EN: Rebecca Boehm’s study and your recent analysis are certainly not the first time the Food and Environment Program has investigated unsustainable agricultural practices. I still remember the 2008 report, CAFOs Uncovered, which looked at the “untold costs” of confined animal feeding operations, and the 2011 report, Raising the Steaks, which recommended ways to mitigate the climate impacts of beef production. What, if anything, is different about Boehm’s study and your recent analysis than earlier UCS reports? Aren’t social and economic justice issues intimately linked to public health and environmental issues, and isn’t the objective of UCS advocacy to promote better, scientifically based federal and state policies—in this case, policies that regulate agriculture?
KPS: Right. Everything in our food system is connected to everything else. And each of these investigations tells a piece of a broader story about that system’s impact on the health and well-being of people, which is really what we all care about. Our two more recent analyses are a little different from our past work on the impacts of animal agriculture and meat production in that they zero in on one company: Tyson Foods. We chose Tyson because it’s the biggest meat processor in the United States, and also because it’s a publicly traded company, which makes it accountable to shareholders and to the federal Securities and Exchange Commission. Plus, the company showed itself to be a particularly bad actor, especially in the ways it treated its workers in the early days of the coronavirus pandemic.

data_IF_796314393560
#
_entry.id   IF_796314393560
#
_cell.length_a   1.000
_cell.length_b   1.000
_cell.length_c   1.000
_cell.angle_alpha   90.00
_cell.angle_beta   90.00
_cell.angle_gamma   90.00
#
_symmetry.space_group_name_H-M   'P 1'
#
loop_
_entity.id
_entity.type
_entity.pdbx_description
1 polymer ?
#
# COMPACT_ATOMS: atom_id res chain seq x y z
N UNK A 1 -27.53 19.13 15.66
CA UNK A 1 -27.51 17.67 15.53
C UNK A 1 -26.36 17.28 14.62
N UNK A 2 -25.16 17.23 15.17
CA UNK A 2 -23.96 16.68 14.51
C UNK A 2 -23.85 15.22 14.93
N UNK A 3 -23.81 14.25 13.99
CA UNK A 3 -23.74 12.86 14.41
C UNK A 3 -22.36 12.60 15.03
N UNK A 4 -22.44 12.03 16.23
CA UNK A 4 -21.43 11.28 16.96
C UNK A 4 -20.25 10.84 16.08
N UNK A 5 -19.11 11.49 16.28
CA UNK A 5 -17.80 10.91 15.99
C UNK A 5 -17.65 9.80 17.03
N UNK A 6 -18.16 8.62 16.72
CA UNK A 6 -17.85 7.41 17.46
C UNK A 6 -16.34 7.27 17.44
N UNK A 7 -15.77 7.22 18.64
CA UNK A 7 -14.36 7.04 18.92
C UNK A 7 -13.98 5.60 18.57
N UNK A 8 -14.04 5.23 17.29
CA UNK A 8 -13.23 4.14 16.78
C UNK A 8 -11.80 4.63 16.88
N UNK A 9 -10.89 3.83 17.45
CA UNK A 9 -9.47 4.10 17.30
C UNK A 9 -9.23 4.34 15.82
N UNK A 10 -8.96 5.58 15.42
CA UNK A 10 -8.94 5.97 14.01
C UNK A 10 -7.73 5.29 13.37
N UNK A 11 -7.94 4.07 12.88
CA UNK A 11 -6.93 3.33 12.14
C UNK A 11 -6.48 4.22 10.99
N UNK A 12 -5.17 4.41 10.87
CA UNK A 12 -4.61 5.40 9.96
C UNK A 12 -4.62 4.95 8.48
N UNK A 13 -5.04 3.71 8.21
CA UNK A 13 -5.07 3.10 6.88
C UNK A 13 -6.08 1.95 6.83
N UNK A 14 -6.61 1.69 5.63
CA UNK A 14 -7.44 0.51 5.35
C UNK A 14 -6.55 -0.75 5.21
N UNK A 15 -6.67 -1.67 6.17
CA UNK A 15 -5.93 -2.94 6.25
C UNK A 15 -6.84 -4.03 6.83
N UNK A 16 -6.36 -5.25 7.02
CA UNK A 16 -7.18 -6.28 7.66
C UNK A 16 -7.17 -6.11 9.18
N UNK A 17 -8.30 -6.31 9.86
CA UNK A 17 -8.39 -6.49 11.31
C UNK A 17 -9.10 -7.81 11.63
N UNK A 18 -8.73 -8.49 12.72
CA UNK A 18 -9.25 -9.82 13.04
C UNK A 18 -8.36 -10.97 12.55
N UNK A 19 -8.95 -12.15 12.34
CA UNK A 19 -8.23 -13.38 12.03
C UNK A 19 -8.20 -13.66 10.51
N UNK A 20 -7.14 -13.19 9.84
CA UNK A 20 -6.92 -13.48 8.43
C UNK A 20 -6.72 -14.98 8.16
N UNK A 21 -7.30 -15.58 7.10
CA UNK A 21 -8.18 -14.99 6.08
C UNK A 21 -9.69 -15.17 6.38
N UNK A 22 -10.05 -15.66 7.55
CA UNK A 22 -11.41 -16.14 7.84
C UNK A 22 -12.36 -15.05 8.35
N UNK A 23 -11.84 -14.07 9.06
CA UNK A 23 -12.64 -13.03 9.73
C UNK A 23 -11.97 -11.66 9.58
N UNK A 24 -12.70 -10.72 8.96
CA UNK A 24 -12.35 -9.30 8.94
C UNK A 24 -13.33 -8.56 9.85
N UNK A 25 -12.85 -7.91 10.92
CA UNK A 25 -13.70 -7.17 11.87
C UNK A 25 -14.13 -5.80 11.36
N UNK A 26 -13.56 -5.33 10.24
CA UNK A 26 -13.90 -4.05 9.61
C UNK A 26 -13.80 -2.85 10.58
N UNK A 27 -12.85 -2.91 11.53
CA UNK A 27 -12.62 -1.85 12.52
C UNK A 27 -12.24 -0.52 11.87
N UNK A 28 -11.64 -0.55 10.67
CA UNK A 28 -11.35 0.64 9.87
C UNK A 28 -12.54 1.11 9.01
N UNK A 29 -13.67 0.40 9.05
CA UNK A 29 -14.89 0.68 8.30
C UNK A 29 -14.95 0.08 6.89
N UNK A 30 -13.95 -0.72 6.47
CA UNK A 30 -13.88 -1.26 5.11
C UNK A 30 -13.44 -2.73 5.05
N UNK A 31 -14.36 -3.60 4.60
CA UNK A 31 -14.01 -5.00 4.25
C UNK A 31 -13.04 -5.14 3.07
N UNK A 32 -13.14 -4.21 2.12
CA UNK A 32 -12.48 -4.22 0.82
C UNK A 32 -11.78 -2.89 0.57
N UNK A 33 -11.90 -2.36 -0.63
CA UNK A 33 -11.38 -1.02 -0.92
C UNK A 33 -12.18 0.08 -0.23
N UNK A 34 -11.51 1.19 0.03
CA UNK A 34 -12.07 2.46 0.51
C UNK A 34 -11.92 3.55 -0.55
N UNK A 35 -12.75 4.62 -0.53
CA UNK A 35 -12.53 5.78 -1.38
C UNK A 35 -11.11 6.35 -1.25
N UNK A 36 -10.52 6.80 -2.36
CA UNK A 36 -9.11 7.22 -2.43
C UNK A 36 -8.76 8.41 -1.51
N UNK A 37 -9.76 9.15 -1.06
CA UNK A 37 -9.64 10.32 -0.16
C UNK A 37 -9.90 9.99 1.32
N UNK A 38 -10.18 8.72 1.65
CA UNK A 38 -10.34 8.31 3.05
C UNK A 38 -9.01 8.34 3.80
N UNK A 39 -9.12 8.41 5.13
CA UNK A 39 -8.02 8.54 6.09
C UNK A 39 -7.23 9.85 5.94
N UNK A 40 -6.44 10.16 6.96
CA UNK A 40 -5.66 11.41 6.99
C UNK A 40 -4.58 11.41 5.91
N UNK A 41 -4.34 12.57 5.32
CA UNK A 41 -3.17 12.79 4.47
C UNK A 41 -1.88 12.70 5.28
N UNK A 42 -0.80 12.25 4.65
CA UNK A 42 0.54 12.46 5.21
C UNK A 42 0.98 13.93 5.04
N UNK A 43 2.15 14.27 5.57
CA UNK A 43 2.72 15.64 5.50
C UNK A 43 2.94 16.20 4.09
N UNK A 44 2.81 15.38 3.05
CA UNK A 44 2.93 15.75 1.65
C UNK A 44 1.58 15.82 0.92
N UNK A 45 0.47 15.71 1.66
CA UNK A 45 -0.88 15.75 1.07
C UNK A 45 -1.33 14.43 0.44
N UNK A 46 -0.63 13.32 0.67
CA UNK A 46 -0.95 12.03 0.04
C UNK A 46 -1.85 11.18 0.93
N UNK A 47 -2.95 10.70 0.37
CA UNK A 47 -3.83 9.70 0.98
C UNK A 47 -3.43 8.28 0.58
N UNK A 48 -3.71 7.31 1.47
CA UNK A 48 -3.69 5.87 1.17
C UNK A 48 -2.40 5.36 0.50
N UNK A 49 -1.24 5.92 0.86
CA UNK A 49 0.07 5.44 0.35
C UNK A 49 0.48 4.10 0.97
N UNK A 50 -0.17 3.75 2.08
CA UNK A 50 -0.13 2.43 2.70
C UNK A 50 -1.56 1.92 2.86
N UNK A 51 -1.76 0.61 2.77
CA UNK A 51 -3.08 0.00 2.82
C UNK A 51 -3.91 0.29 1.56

We wanted to dig deeper to see what else we could learn about Tyson’s impact on all of us, and how public policies and consumer pressure could help reduce the negative impacts. Our economic analysis, Tyson Spells Trouble for Arkansas, showed clearly how the company has taken advantage of weak antitrust regulation to absolutely dominate the chicken industry, particularly in its home state. And from there it’s easy to see how Tyson uses its power to exploit farmers, endanger workers, and pollute communities in that state.
Of course, Tyson isn’t alone in making decisions with an eye to promoting profits over everything else. Most corporations do that. And, for better or worse, government policy decisions are typically based at least in part on assessments of cost. So it’s important be able to use economic analysis to inform our campaigns and advocacy efforts. Economics is a science, too.
EN: The issue of competition in the meat industry is getting a lot of attention these days. President Biden even talked about it in his State of the Union speech. How does the current lack of competition exacerbate the range of issues Boehm, DeLonge, and you write about? What should the Biden administration and Congress do to increase competition in the industry?
KPS: Lack of competition is at the heart of all these problems. Many people are aware of the way Big Tech monopolies such as Facebook dominate that industry and create or worsen societal problems. I often refer to Tyson Foods as “Big Chicken” because it plays a similar role in the poultry industry, which ultimately hurts everyone.
As you noted, President Biden has made the issue of competition a priority, and well before his State of the Union speech, his administration began taking important steps toward solving this problem. The USDA is investing $1 billion in financing and other assistance for smaller-scale meat and poultry processors to boost competition. This could give farmers alternative channels to get their products to market in a way that’s better for workers, communities, and the environment. But there’s a lot of work still to do, and we’re pushing the administration to do it. UCS members and supporters can join us in calling on the USDA and the Department of Justice to more aggressively crack down on price-fixing and unfair farmer contracts, and put in place stronger rules to prevent such practices. There’s more about the administration’s progress—and where it has fallen short—in the chapter I wrote on food issues in the January UCS report, One Year of Science under Biden.